Janet loves talking to students about her favorite subject: writing!
Janet Nolan’s fun and engaging, yet very informative,
classroom and auditorium presentations celebrate the craft of writing.
Presentations are forty-five minutes to an hour in length and can be adapted to fit the needs of grammar, middle grade or high school students.
Learn how to write about historical events in a personal and meaningful way
Janet discusses the importance of research: gathering information, contacting sources, and verifying facts. Janet explains to students how facts can be used to guide their writing, but it is the heart of the story that will inspire their words. She uses examples from Seven and a Half Tons of Steel, PB&J Hooray! and The Firehouse Light to illustrate the importance of finding a story’s emotional core.
For more information about Janet’s school visits,
please contact her at email@example.com
Growing a Book
The development of a book from original idea to
From the first spark of an idea to a published book, Janet takes students on a journey through the publication process. Students will learn about the importance of first drafts—getting it down on the page—and, more importantly, second and third drafts, where students’ writing can be revised and improved. Janet considers revision a gift, an opportunity to try again.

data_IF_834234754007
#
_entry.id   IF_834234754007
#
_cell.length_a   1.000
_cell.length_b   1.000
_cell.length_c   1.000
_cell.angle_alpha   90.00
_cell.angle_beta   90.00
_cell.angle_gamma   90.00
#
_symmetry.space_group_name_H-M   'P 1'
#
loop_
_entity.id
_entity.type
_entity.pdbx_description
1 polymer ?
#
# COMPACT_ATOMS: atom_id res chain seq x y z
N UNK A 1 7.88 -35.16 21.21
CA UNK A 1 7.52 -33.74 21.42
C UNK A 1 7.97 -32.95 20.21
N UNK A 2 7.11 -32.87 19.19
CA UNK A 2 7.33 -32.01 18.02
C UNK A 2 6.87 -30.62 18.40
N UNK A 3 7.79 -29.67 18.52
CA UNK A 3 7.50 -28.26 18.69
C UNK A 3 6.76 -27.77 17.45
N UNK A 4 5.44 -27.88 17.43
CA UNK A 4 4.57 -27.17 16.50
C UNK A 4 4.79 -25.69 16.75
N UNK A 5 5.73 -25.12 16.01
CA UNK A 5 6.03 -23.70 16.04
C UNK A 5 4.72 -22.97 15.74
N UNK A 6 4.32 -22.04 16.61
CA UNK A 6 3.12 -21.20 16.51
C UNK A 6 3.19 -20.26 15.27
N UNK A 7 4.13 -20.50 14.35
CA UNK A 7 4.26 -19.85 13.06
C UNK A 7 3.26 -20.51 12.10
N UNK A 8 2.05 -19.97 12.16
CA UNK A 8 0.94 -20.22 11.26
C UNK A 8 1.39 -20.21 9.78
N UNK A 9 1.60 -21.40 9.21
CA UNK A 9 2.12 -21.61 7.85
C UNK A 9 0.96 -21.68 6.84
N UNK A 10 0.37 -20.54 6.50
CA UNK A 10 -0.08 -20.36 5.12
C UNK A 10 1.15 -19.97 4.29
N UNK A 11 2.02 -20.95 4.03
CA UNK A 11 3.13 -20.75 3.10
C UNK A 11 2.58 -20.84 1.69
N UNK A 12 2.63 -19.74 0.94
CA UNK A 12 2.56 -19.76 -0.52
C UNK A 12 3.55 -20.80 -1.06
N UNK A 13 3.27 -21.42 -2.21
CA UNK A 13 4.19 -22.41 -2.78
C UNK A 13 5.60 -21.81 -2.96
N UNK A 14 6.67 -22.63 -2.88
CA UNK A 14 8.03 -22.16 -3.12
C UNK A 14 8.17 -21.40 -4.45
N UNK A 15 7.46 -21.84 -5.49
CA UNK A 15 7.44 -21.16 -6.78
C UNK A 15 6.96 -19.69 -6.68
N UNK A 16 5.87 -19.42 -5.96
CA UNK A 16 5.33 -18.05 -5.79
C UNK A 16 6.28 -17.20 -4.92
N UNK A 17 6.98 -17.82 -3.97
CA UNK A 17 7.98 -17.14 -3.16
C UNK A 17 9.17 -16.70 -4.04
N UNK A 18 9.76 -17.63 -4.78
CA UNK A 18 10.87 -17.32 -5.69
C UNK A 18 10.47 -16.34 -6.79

Students will also learn about the specific elements of a picture book including: dummies, thumbnail sketches, finished art, double page spreads, half page spreads, the gutter, the spine, and the cover art to show how the individual pieces come together to create the whole: a picture book.
Packing a Writer’s Toolbox
Don’t Forget to Pack your Imagination!
Author + Illustrator = Magical!
Janet discusses how the writing process of a picture book author, a story told in words and images, differs from that of a middle grade or young adult author. Using examples from her own work, students will learn how picture book authors make word and language choices that leave room for illustrations.
Janet believes all students have a voice and deserve to be heard. She discusses the importance of grammar and punctuation as well as creativity and imagination in developing a writer’s voice.